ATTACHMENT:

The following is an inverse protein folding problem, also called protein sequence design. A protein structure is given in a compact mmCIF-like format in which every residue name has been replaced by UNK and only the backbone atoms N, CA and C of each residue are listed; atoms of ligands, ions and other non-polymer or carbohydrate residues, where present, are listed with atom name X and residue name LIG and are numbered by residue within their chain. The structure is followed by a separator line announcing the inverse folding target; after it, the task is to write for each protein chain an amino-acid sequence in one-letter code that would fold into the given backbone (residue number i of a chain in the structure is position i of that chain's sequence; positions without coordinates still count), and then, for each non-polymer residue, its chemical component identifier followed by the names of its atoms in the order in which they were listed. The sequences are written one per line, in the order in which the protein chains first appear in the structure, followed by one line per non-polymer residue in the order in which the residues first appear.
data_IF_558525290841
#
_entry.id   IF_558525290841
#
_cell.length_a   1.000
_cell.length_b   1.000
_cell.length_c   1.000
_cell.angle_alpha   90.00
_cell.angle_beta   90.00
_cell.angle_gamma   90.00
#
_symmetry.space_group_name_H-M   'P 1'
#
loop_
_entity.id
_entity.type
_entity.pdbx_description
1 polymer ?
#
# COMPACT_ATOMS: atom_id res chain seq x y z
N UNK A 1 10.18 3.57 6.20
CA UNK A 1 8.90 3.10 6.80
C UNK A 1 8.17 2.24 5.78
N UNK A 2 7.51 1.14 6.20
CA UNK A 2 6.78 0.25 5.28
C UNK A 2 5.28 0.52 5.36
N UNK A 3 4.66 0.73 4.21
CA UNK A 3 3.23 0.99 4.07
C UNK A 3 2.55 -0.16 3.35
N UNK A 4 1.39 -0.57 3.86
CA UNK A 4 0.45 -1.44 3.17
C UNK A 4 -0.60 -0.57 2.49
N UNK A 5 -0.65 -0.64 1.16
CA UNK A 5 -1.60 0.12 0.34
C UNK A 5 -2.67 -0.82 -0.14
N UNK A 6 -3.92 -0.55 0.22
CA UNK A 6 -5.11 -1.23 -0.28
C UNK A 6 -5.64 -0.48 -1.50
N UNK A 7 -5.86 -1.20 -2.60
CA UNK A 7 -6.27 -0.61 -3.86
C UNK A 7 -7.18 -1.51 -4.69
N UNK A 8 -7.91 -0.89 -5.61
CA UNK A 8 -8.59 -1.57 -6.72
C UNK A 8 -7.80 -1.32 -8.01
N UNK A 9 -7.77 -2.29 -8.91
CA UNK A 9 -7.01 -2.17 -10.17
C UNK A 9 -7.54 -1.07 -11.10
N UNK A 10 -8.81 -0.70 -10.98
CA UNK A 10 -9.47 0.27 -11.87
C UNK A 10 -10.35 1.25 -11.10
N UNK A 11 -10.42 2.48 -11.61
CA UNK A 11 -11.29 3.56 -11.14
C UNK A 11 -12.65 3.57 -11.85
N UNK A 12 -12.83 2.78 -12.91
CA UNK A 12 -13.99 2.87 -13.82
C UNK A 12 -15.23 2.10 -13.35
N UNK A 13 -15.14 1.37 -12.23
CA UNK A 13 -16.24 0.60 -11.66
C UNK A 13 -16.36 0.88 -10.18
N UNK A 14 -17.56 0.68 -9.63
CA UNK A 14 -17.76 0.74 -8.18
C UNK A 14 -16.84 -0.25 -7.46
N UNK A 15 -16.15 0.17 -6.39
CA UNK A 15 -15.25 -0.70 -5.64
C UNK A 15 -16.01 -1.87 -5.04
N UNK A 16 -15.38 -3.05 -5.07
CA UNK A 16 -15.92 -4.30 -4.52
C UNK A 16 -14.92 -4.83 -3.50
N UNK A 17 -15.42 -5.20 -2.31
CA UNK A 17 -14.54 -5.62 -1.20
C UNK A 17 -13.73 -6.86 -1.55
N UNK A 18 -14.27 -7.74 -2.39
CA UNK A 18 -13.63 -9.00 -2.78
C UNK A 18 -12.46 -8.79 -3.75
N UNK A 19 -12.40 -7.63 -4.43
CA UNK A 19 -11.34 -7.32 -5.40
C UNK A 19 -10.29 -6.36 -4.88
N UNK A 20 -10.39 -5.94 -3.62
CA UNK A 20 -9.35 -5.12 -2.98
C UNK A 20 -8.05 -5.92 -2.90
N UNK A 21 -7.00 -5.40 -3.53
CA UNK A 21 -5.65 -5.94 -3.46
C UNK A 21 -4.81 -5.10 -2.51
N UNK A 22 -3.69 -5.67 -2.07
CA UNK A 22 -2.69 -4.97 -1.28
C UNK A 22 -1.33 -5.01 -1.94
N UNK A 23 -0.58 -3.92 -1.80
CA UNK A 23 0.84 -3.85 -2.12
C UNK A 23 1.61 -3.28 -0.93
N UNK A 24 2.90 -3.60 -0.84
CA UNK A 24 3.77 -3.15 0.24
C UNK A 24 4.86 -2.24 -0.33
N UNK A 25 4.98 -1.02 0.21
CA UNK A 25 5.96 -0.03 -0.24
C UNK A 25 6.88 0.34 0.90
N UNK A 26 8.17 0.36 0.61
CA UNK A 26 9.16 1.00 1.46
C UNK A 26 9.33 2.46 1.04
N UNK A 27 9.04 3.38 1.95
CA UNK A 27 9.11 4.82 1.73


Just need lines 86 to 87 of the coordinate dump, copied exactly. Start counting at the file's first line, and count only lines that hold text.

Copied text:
CA UNK A 22 -2.69 -4.97 -1.28
C UNK A 22 -1.33 -5.01 -1.94